8 Food Safety Tips for BBQs and Picnics

happy family having a picnic in the park

Fresh air and exercise, friends and family, and coolers of favorite homemade dishes are the ingredients for a happy summer party.

But warmer temperatures help bacteria grow, so it’s more important than ever to practice food safety during the hot summer months.

Keep your food from spoiling by following these safety tips from the US Department of Agriculture:

  1. Wash hands, utensils, containers, and work surfaces before handling food to prevent harmful bacteria from spreading.
  2. Marinate foods in advance, in the refrigerator using a glass or plastic food-safe container.l.
  3. Foods that need to be kept cold include raw meat, poultry, and seafood; deli and luncheon meats or sandwiches; summer salads (tuna, chicken, egg, pasta, or seafood); cut-up fruit and vegetables, and perishable dairy products.
  4. Separate raw meats, poultry, and seafood from ready-to-eat foods including fruits, vegetables, salads, cheeses, and desserts. Use separate coolers, plates, and utensils.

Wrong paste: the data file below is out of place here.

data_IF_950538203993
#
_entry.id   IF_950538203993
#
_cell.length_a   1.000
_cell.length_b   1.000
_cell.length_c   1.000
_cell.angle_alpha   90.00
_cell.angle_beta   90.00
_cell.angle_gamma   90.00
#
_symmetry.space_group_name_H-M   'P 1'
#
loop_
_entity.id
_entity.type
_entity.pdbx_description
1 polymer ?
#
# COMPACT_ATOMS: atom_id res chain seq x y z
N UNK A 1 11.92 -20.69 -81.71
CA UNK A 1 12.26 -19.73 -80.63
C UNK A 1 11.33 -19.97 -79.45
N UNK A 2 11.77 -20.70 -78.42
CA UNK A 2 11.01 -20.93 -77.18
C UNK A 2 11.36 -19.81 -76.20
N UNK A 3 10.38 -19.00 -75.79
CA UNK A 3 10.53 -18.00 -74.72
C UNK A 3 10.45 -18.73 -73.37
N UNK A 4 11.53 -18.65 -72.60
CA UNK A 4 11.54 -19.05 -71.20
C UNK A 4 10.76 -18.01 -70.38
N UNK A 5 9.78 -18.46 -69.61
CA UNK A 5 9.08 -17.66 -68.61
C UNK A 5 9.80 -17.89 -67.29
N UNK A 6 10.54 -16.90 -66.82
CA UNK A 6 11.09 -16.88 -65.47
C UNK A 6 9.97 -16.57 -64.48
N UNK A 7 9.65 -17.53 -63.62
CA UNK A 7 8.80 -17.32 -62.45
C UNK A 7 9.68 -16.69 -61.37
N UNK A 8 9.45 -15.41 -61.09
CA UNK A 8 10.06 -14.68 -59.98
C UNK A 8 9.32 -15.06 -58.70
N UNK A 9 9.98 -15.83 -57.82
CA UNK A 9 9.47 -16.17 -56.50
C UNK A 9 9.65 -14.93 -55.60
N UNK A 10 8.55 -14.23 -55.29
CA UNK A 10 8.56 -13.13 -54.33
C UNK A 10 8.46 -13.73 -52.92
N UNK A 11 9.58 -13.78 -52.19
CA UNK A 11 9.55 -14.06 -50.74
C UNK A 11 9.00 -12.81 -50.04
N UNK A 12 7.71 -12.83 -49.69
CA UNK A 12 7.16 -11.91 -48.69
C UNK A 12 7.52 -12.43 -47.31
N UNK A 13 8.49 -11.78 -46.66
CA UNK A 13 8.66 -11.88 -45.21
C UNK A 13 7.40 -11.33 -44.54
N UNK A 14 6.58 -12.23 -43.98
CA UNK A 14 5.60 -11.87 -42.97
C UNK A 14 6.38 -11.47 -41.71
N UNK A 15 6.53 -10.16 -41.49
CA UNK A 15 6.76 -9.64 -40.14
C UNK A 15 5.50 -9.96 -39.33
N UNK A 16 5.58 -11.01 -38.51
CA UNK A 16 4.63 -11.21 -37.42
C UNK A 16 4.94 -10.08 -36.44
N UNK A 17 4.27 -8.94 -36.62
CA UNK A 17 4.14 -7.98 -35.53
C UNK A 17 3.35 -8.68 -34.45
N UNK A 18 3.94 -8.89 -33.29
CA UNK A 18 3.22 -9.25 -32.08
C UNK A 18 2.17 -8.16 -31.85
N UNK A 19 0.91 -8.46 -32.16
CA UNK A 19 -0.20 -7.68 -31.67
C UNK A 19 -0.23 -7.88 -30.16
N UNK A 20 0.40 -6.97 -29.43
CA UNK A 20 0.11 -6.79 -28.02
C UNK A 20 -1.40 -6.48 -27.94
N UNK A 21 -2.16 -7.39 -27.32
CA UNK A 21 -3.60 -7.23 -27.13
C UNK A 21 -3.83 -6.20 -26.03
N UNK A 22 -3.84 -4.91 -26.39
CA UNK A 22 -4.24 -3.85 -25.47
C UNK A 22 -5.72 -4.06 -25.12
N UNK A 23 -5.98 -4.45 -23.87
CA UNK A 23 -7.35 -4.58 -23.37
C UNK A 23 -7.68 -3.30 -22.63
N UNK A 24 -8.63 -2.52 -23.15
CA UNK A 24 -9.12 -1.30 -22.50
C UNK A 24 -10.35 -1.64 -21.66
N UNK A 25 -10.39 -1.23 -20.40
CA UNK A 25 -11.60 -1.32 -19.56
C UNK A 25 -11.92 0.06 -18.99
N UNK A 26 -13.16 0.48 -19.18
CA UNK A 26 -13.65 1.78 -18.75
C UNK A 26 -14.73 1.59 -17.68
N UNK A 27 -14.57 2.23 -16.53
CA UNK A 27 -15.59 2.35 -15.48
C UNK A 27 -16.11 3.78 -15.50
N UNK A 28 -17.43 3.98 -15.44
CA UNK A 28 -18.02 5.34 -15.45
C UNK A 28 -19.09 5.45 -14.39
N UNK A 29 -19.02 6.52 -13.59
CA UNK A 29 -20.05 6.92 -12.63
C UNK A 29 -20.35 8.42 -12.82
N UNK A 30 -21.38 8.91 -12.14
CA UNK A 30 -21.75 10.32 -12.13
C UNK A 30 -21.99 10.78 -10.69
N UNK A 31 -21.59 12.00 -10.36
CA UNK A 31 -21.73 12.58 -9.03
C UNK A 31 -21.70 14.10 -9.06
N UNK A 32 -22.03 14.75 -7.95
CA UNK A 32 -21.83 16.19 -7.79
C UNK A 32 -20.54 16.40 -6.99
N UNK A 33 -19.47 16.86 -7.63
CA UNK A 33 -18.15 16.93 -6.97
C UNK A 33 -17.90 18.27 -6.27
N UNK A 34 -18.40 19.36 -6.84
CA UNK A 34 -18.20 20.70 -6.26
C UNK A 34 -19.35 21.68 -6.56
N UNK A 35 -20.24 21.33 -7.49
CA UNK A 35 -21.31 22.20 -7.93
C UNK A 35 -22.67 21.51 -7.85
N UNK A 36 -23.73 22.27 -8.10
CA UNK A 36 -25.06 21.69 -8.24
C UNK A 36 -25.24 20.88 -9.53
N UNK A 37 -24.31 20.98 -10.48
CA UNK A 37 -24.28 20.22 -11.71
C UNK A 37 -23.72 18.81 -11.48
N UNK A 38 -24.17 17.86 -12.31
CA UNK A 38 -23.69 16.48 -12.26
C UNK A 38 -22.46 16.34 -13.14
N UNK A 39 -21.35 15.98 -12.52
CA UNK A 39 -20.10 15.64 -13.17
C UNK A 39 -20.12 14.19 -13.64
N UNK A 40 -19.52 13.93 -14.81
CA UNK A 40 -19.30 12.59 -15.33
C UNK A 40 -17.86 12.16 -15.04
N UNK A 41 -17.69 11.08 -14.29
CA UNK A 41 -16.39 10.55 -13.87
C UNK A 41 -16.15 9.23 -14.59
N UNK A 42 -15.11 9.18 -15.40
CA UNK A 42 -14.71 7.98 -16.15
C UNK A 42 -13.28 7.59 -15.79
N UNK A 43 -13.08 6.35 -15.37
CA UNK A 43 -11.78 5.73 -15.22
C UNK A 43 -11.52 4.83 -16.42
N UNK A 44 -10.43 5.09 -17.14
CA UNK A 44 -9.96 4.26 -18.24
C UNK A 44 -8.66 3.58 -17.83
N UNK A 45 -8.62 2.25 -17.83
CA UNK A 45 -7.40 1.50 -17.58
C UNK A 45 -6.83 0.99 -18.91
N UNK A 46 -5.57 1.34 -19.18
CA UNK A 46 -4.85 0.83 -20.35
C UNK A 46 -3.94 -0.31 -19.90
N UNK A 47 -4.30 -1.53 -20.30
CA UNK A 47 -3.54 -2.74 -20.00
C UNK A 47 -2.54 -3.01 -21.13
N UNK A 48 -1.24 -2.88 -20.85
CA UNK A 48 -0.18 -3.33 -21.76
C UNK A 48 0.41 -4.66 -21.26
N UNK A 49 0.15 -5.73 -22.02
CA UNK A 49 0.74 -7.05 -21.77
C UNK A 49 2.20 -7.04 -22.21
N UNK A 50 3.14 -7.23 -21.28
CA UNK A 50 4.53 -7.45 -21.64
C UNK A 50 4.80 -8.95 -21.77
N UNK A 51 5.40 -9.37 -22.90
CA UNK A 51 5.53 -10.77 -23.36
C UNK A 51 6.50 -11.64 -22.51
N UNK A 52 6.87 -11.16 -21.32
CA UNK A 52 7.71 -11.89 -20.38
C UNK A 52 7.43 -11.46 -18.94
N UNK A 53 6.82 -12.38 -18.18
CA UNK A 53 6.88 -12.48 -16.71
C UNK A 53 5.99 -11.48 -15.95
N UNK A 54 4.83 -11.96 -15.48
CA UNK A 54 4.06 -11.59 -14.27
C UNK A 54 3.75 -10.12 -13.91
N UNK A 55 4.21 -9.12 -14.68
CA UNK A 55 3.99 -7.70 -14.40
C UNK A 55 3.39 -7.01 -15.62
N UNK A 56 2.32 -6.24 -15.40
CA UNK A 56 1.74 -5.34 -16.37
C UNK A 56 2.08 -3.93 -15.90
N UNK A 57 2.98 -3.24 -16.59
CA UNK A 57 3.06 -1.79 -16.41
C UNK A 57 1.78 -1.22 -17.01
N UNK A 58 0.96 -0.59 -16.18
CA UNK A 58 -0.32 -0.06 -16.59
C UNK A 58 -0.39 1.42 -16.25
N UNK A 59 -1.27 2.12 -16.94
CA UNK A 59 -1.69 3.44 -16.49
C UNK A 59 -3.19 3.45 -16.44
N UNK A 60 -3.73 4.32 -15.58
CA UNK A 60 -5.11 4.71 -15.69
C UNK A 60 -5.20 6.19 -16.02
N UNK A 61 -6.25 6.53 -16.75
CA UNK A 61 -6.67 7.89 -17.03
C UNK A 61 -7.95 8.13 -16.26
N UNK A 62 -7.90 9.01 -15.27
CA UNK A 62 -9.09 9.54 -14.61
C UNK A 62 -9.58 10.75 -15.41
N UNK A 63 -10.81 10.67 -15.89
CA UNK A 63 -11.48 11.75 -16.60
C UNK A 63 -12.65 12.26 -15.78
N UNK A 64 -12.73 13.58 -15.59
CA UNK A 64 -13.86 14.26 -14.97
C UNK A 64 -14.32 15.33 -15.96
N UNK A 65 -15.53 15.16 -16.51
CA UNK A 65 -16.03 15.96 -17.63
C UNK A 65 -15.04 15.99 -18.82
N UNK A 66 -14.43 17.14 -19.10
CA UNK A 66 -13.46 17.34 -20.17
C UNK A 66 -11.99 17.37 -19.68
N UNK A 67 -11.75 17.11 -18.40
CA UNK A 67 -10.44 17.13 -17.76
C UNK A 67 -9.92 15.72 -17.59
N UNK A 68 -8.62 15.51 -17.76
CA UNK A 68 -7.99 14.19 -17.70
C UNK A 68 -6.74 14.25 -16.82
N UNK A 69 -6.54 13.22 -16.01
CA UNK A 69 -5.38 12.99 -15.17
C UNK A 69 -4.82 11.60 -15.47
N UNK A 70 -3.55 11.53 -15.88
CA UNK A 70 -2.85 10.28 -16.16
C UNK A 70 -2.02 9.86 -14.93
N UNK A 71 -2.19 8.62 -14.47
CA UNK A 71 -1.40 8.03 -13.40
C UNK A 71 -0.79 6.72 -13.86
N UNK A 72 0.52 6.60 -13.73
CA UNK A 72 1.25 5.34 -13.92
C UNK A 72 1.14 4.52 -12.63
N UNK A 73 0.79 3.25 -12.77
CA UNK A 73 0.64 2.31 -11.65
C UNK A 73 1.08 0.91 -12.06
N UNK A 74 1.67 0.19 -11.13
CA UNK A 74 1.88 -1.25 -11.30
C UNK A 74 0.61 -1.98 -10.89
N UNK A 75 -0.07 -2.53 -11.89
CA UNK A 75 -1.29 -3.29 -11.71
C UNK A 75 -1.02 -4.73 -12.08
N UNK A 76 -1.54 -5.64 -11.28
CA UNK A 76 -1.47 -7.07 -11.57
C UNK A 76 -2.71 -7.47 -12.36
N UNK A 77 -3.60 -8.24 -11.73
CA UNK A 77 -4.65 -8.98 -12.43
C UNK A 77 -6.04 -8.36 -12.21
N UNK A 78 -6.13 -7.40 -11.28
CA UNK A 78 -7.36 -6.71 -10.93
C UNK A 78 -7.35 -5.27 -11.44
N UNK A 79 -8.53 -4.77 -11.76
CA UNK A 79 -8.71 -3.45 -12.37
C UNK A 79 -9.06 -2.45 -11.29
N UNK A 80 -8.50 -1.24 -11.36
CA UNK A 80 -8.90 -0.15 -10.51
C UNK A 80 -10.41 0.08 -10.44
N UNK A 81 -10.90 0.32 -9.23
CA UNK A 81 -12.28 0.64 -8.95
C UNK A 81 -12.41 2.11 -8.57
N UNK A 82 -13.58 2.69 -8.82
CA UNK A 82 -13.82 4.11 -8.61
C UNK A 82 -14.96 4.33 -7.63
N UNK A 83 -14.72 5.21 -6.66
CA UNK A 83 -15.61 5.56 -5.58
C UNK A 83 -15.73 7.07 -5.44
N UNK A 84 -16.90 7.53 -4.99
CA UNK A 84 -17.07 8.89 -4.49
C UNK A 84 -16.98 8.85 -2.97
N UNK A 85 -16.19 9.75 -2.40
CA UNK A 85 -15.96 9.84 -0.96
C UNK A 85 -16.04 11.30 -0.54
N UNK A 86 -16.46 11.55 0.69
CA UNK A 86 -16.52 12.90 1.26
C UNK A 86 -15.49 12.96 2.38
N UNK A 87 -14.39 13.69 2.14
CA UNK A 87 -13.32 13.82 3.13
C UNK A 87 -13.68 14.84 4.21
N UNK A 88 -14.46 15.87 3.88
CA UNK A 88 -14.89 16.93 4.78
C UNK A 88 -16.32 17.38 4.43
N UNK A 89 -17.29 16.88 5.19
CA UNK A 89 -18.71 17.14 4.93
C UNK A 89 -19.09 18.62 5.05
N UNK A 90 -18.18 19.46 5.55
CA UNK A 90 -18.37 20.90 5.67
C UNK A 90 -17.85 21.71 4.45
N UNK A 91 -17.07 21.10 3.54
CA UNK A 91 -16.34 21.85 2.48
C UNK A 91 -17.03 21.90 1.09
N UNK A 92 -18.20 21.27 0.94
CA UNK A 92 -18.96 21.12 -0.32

5. Keep cold food in an insulated cooler with plenty of ice or frozen gel packs. Transport the cooler in the passenger area of your car, not in the hot trunk. At the picnic site, cover the cooler with a blanket and place it in the shade.
  6. Throw out leftovers that have been sitting out for more than 1 hour. Store the rest in a cooler that still has ice. If all the ice has melted, throw away the food.
  7. Bring a food thermometer to be sure grilled foods are cooked enough.
  8. Bring hand sanitizer if your picnic site doesn’t have hand-washing facilities.

Healthy eating resources

The USDA FoodKeeper app for Android and Apple devices offers storage and cooking tips for hundreds of food and beverage items.

Good health starts with good nutrition. The American Cancer Society can help you and your family make healthy food choices with our tips and recipes.

The American Cancer Society medical and editorial content team
Our team is made up of doctors and master’s-prepared nurses with deep knowledge of cancer care as well as journalists, editors, and translators with extensive experience in medical writing.


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